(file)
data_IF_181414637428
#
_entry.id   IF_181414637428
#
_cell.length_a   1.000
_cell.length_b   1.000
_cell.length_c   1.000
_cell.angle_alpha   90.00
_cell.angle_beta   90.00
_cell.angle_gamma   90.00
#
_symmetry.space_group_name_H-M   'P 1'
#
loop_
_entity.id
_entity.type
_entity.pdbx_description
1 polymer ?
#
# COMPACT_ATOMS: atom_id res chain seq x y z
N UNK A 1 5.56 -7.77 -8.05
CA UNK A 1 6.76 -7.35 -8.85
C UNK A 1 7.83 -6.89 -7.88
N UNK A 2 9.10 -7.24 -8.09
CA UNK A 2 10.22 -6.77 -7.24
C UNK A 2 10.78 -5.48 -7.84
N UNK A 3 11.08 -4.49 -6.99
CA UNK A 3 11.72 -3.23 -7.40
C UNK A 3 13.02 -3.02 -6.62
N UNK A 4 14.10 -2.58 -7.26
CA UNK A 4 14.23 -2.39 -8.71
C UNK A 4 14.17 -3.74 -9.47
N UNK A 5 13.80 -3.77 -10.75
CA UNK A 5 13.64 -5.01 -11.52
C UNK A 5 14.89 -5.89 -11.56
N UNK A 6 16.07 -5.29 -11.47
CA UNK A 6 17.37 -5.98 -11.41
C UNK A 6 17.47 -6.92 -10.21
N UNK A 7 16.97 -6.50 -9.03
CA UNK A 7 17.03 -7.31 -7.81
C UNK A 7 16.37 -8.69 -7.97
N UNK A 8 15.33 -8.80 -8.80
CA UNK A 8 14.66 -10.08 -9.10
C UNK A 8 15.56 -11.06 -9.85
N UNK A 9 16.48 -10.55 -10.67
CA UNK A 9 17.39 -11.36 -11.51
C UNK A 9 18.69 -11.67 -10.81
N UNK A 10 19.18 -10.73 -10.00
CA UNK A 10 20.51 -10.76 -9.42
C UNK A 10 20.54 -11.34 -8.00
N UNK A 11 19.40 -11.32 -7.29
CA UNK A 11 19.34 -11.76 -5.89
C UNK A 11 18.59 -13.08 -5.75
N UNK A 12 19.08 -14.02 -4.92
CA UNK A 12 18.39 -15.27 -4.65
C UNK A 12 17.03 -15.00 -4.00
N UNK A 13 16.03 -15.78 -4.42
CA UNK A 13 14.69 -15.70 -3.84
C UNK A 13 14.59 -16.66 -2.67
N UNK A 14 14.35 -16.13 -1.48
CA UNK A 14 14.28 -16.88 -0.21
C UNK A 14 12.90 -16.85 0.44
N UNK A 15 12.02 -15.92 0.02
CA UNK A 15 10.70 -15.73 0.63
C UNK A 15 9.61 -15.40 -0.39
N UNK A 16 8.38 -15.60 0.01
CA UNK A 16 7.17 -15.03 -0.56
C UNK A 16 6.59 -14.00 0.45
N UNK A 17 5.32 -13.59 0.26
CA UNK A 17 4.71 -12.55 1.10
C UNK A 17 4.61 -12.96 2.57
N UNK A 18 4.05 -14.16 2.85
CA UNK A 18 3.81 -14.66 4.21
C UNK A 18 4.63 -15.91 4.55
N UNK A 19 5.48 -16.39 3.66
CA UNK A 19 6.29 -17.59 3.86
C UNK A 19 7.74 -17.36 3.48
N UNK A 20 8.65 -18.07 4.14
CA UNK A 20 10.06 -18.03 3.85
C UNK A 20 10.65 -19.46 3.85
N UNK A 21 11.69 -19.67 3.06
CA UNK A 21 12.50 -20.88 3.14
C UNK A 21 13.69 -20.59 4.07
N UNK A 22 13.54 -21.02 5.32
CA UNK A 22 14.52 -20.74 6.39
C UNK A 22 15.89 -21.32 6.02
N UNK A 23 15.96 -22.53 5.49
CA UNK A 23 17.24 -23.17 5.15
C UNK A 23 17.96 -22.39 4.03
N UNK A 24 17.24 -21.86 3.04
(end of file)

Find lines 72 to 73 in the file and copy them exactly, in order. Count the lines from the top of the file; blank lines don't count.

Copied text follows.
N UNK A 18 4.05 -14.16 2.85
CA UNK A 18 3.81 -14.66 4.21